Students with music training tend to rank higher in common measures of long-term success such as educational attainment and income: a 2007 poll by Harris Interactive found that nearly nine out of ten people with post -graduate education had participated in music while in school, and 83 percent of those with incomes of $150,000 or more had had music education. The College Board’s 2006 study also found that high school students who participated in band or orchestra reported the lowest lifetime and current use of drugs and alcohol.

Bringing music back to schools

Marion Atherton efforts to integrate music into the early grades at her child’s school were ultimately successful. She applied and received a grant from the California Arts Council to bring in a music teacher for regular instruction. The schools’ teachers who would be adding music to their classrooms initially were wary. After all, already they had more lesson plans and requirements than they could cover in a given school day.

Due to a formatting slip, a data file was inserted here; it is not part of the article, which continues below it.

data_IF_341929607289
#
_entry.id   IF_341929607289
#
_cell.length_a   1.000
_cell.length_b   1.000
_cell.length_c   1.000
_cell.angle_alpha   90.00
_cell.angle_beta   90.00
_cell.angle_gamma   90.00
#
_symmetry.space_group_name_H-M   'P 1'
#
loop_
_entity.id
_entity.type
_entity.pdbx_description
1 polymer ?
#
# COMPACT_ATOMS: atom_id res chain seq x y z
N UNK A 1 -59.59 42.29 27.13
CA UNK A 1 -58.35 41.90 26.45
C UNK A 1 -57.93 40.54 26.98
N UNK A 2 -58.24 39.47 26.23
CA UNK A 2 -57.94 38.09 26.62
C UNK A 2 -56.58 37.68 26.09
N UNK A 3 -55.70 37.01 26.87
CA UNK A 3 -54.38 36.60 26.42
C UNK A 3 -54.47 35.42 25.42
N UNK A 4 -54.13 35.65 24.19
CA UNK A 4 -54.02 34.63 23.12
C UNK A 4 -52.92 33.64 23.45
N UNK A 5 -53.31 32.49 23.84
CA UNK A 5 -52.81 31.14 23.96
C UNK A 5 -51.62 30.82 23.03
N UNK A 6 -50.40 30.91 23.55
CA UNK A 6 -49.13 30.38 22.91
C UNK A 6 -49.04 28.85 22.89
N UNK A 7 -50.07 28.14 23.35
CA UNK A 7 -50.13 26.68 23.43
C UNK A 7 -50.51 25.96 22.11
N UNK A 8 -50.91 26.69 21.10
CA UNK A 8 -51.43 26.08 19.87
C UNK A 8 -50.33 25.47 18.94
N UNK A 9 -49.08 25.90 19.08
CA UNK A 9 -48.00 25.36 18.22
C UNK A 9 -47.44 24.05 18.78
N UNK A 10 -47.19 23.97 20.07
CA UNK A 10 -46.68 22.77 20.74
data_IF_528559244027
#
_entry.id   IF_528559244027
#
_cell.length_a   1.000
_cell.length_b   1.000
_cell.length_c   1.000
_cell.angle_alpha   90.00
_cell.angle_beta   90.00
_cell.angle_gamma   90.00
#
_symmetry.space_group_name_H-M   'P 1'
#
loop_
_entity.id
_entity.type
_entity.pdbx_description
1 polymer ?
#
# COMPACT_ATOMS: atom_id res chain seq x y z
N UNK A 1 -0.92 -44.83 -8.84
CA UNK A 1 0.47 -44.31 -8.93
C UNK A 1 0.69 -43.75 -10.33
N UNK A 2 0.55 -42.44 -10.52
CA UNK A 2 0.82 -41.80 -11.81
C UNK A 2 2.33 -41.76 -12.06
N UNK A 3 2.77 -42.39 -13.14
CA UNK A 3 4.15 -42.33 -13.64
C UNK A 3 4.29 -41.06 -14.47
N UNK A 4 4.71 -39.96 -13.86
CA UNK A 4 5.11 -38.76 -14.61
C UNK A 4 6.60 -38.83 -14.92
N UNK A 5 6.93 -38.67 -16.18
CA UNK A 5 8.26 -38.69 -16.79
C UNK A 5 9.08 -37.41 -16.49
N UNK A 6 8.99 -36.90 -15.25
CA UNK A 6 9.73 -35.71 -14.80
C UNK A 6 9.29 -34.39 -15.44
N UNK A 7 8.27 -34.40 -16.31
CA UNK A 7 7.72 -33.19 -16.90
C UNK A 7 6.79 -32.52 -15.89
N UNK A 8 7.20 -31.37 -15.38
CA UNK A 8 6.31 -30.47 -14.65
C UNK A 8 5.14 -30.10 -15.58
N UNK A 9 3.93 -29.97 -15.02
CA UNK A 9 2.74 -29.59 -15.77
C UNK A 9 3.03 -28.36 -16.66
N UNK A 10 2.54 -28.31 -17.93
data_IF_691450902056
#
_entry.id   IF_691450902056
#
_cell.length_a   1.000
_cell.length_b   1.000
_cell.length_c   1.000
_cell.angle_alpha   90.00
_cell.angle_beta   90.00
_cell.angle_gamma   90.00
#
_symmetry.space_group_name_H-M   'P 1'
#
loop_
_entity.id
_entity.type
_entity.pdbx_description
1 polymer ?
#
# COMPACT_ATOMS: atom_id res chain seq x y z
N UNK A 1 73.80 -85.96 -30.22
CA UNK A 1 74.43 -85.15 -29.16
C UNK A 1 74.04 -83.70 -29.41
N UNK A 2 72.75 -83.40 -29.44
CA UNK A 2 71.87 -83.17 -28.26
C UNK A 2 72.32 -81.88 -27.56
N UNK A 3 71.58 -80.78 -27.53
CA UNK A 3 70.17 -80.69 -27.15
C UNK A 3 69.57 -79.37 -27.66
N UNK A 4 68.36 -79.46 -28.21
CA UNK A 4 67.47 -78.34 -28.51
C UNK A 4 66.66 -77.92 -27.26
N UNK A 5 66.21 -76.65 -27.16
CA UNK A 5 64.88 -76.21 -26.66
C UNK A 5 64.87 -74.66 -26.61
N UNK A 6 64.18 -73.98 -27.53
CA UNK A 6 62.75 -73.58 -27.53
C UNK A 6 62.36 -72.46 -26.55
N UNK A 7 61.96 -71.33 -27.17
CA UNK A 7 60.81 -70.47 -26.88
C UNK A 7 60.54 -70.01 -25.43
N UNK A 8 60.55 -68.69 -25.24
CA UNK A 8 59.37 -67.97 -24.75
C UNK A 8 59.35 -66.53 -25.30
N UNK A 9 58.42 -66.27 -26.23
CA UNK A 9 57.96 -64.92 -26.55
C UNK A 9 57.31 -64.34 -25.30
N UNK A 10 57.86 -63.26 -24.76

But, like Atherton, they came to see that music was not an “extra” activity, but one that was integral to education in general.

“The teachers were a little resistant at first,” Atherton recalls, “but over time they actually became hugely supportive of it. They saw how it gave certain kids a confidence or a joy they didn’t see in other ways. And it was a great way for a classroom to feel a sense of community — and that carried over into the other things their classroom did.”

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How is your Attitude?

Duane Morris


ATTITUDE = 100%   When you number each letter of the alphabet (A=1, B=2. C=3 etc)


A = 1

T =20

T =20